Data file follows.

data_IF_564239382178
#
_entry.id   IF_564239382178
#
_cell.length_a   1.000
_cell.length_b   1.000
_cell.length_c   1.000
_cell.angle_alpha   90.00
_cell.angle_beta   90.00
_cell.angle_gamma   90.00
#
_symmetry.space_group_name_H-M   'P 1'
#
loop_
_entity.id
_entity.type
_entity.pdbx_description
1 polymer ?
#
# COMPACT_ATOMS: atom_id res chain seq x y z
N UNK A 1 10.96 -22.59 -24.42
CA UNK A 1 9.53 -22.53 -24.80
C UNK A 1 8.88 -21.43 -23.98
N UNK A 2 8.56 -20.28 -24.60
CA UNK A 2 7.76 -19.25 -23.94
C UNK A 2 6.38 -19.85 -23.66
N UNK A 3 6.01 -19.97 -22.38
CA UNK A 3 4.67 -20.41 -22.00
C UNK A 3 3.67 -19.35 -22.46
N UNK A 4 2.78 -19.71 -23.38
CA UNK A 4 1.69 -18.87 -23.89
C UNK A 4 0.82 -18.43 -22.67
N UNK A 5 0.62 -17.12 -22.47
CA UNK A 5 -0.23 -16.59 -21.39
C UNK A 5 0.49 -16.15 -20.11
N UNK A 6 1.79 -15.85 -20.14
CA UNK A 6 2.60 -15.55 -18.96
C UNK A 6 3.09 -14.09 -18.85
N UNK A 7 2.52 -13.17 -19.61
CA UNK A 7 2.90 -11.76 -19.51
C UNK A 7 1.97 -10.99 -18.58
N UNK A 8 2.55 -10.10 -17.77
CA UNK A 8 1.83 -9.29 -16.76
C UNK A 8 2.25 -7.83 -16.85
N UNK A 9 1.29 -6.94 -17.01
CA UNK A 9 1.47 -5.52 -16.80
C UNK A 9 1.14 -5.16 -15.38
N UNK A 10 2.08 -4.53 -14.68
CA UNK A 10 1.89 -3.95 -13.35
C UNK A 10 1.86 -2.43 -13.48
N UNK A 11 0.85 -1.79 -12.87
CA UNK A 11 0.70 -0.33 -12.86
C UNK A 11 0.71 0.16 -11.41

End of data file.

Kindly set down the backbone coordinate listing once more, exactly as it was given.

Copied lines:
data_IF_564239382178
#
_entry.id   IF_564239382178
#
_cell.length_a   1.000
_cell.length_b   1.000
_cell.length_c   1.000
_cell.angle_alpha   90.00
_cell.angle_beta   90.00
_cell.angle_gamma   90.00
#
_symmetry.space_group_name_H-M   'P 1'
#
loop_
_entity.id
_entity.type
_entity.pdbx_description
1 polymer ?
#
# COMPACT_ATOMS: atom_id res chain seq x y z
N UNK A 1 10.96 -22.59 -24.42
CA UNK A 1 9.53 -22.53 -24.80
C UNK A 1 8.88 -21.43 -23.98
N UNK A 2 8.56 -20.28 -24.60
CA UNK A 2 7.76 -19.25 -23.94
C UNK A 2 6.38 -19.85 -23.66
N UNK A 3 6.01 -19.97 -22.38
CA UNK A 3 4.67 -20.41 -22.00
C UNK A 3 3.67 -19.35 -22.46
N UNK A 4 2.78 -19.71 -23.38
CA UNK A 4 1.69 -18.87 -23.89
C UNK A 4 0.82 -18.43 -22.67
N UNK A 5 0.62 -17.12 -22.47
CA UNK A 5 -0.23 -16.59 -21.39
C UNK A 5 0.49 -16.15 -20.11
N UNK A 6 1.79 -15.85 -20.14
CA UNK A 6 2.60 -15.55 -18.96
C UNK A 6 3.09 -14.09 -18.85
N UNK A 7 2.52 -13.17 -19.61
CA UNK A 7 2.90 -11.76 -19.51
C UNK A 7 1.97 -10.99 -18.58
N UNK A 8 2.55 -10.10 -17.77
CA UNK A 8 1.83 -9.29 -16.76
C UNK A 8 2.25 -7.83 -16.85
N UNK A 9 1.29 -6.94 -17.01
CA UNK A 9 1.47 -5.52 -16.80
C UNK A 9 1.14 -5.16 -15.38
N UNK A 10 2.08 -4.53 -14.68
CA UNK A 10 1.89 -3.95 -13.35
C UNK A 10 1.86 -2.43 -13.48
N UNK A 11 0.85 -1.79 -12.87
CA UNK A 11 0.70 -0.33 -12.86
C UNK A 11 0.71 0.16 -11.41